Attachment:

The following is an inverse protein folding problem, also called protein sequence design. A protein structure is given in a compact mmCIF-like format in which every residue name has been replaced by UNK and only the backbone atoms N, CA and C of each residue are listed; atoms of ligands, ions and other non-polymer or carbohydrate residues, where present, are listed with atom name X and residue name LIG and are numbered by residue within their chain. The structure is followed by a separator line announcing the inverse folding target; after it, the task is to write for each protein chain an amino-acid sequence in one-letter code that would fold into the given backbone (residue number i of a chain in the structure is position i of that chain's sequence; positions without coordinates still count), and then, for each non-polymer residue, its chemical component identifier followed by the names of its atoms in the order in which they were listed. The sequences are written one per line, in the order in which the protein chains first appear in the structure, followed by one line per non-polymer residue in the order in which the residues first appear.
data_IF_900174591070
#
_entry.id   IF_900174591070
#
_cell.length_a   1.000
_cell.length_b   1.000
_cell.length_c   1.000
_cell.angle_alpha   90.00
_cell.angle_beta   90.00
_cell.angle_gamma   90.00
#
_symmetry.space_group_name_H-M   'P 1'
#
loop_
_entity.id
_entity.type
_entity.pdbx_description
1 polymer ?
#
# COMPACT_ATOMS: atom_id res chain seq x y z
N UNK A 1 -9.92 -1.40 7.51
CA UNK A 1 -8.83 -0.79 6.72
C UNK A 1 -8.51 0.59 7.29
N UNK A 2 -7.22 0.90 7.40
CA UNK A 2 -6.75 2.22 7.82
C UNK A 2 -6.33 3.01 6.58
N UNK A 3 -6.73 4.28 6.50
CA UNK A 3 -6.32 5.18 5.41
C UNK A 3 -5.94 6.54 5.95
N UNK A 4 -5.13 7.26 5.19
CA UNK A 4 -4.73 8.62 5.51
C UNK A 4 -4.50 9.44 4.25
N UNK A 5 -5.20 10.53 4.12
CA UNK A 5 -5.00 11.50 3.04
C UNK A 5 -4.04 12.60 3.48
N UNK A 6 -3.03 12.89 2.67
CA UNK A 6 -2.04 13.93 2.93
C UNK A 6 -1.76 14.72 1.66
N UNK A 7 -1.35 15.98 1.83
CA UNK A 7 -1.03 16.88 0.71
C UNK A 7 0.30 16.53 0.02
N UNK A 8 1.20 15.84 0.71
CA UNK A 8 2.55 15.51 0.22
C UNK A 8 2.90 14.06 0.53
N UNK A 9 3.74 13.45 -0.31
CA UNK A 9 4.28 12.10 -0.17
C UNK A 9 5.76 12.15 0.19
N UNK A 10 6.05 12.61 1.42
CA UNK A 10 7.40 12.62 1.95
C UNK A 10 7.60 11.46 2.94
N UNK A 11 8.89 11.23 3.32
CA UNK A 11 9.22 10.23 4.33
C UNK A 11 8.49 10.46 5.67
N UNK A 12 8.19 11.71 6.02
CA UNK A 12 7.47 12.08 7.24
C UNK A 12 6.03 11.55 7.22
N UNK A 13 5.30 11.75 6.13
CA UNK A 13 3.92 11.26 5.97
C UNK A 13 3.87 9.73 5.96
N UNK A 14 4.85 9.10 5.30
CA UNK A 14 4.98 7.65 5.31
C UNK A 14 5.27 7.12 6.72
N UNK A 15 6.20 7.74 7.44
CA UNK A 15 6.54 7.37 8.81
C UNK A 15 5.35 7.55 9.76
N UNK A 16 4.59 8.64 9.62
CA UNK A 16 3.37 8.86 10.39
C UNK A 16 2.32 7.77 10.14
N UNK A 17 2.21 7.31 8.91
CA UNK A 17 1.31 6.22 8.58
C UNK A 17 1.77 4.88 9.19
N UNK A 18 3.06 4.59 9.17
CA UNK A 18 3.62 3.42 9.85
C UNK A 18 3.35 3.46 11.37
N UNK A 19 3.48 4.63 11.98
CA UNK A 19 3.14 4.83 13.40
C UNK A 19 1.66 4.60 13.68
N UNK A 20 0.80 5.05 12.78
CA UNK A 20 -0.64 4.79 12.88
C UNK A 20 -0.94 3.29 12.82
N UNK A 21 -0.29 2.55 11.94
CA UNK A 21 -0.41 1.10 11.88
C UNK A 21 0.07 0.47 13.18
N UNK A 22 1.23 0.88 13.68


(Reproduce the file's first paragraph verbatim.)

The following is an inverse protein folding problem, also called protein sequence design. A protein structure is given in a compact mmCIF-like format in which every residue name has been replaced by UNK and only the backbone atoms N, CA and C of each residue are listed; atoms of ligands, ions and other non-polymer or carbohydrate residues, where present, are listed with atom name X and residue name LIG and are numbered by residue within their chain. The structure is followed by a separator line announcing the inverse folding target; after it, the task is to write for each protein chain an amino-acid sequence in one-letter code that would fold into the given backbone (residue number i of a chain in the structure is position i of that chain's sequence; positions without coordinates still count), and then, for each non-polymer residue, its chemical component identifier followed by the names of its atoms in the order in which they were listed. The sequences are written one per line, in the order in which the protein chains first appear in the structure, followed by one line per non-polymer residue in the order in which the residues first appear.